Objective: We examined whether there were differences in depression and work function outcomes among primary care and specialty mental health patients treated by the Michigan Depression Outreach and Collaborative Care (M-DOCC), a depression care management program, developed by the University of Michigan Depression Center. In addition, we examined the relationship between depressive symptoms and workplace functioning among M-DOCC enrollees over time. Method: We used mixed model and logistic regression analyses. Results: Despite baseline differences in patient characteristics between primary care and specialty care patients, the location of treatment setting was not a significant predictor of depression or work function outcomes over time among patients enrolled in a depression care management program. Patients in both treatment settings showed significant decreases in depressive and functional impairment over time, with improvements in these symptoms occurring concurrently. Patients with greater case severity were less likely to demonstrate depression and work function improvements over time, and more severe side effects were associated with fewer depression symptom improvements over time. Conclusions: Both depression and work function outcomes improved over time among patients enrolled in a depression care management program, and this improvement did not differ based on whether a patient was treated in a primary or specialty care setting.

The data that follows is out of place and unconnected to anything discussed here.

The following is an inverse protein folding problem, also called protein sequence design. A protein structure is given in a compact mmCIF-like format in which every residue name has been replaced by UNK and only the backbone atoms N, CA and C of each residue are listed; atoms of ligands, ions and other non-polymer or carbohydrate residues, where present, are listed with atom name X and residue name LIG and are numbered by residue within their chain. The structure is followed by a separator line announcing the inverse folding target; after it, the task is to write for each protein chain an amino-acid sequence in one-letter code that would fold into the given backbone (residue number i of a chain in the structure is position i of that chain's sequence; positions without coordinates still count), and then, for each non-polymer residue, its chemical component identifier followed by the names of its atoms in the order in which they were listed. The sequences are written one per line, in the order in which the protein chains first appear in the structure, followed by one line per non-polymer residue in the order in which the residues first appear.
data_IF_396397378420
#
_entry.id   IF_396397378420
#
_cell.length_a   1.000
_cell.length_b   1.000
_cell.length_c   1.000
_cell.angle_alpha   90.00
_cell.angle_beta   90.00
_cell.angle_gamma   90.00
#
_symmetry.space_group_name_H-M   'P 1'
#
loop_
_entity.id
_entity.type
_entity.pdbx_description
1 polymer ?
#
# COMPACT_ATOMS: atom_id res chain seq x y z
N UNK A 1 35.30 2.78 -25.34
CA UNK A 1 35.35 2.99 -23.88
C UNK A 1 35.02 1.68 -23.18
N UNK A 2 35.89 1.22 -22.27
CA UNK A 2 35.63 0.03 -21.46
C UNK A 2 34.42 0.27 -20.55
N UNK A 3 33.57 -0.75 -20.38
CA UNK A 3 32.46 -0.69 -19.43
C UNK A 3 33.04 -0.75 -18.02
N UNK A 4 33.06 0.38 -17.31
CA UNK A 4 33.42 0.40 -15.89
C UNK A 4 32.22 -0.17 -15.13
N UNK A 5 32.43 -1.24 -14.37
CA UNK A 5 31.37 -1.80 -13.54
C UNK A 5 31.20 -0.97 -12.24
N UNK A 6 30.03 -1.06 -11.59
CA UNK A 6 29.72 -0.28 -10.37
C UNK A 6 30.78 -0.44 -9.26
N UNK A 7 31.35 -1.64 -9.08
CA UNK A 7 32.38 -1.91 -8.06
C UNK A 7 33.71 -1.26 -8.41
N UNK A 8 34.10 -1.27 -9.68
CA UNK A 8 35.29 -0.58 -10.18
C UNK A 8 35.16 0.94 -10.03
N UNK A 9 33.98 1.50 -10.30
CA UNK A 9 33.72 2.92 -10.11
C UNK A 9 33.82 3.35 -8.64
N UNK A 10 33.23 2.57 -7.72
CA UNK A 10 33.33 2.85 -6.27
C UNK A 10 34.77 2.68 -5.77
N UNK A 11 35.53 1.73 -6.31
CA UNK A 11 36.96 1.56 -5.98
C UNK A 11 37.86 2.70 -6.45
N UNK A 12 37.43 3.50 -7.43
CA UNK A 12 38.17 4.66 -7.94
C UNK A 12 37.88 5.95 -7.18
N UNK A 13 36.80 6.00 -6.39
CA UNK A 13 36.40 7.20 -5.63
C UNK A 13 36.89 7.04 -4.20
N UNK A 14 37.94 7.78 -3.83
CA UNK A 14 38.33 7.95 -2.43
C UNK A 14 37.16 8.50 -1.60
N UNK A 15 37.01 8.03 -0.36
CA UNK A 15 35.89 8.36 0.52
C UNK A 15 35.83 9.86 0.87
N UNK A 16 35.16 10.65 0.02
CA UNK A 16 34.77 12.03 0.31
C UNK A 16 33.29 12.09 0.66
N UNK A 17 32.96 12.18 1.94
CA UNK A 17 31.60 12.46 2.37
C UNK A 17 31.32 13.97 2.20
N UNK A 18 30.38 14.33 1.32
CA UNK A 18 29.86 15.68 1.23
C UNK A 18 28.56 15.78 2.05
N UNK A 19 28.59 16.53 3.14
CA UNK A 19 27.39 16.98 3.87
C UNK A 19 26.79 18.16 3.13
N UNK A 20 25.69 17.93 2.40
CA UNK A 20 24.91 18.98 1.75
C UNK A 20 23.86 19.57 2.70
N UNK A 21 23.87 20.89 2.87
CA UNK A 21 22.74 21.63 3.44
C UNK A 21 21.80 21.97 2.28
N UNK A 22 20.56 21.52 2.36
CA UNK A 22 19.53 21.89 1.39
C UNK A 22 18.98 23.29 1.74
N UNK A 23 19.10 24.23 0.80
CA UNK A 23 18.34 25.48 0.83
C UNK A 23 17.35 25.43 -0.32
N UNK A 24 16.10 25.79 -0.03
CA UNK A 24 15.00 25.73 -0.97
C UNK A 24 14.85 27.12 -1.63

ASJC Scopus subject areas
- Psychiatry and Mental health